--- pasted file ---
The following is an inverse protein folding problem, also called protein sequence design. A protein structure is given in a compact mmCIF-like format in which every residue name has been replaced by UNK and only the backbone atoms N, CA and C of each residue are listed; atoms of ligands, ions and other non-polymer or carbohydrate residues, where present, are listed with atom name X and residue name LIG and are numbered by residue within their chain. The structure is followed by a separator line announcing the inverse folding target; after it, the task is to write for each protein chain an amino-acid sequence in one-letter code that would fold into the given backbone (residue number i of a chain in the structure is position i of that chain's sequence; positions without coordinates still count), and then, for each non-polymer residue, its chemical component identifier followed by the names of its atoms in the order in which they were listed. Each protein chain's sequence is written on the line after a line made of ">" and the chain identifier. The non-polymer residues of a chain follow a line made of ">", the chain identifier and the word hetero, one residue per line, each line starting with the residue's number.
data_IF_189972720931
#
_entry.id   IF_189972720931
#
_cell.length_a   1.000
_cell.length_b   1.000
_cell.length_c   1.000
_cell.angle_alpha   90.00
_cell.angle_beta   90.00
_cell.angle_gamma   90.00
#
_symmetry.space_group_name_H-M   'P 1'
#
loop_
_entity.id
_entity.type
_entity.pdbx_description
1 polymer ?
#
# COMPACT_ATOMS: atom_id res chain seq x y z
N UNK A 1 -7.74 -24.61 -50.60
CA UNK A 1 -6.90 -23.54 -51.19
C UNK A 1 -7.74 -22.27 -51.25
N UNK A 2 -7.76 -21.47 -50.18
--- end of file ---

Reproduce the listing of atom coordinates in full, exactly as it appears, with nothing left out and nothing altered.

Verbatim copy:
The following is an inverse protein folding problem, also called protein sequence design. A protein structure is given in a compact mmCIF-like format in which every residue name has been replaced by UNK and only the backbone atoms N, CA and C of each residue are listed; atoms of ligands, ions and other non-polymer or carbohydrate residues, where present, are listed with atom name X and residue name LIG and are numbered by residue within their chain. The structure is followed by a separator line announcing the inverse folding target; after it, the task is to write for each protein chain an amino-acid sequence in one-letter code that would fold into the given backbone (residue number i of a chain in the structure is position i of that chain's sequence; positions without coordinates still count), and then, for each non-polymer residue, its chemical component identifier followed by the names of its atoms in the order in which they were listed. Each protein chain's sequence is written on the line after a line made of ">" and the chain identifier. The non-polymer residues of a chain follow a line made of ">", the chain identifier and the word hetero, one residue per line, each line starting with the residue's number.
data_IF_189972720931
#
_entry.id   IF_189972720931
#
_cell.length_a   1.000
_cell.length_b   1.000
_cell.length_c   1.000
_cell.angle_alpha   90.00
_cell.angle_beta   90.00
_cell.angle_gamma   90.00
#
_symmetry.space_group_name_H-M   'P 1'
#
loop_
_entity.id
_entity.type
_entity.pdbx_description
1 polymer ?
#
# COMPACT_ATOMS: atom_id res chain seq x y z
N UNK A 1 -7.74 -24.61 -50.60
CA UNK A 1 -6.90 -23.54 -51.19
C UNK A 1 -7.74 -22.27 -51.25
N UNK A 2 -7.76 -21.47 -50.18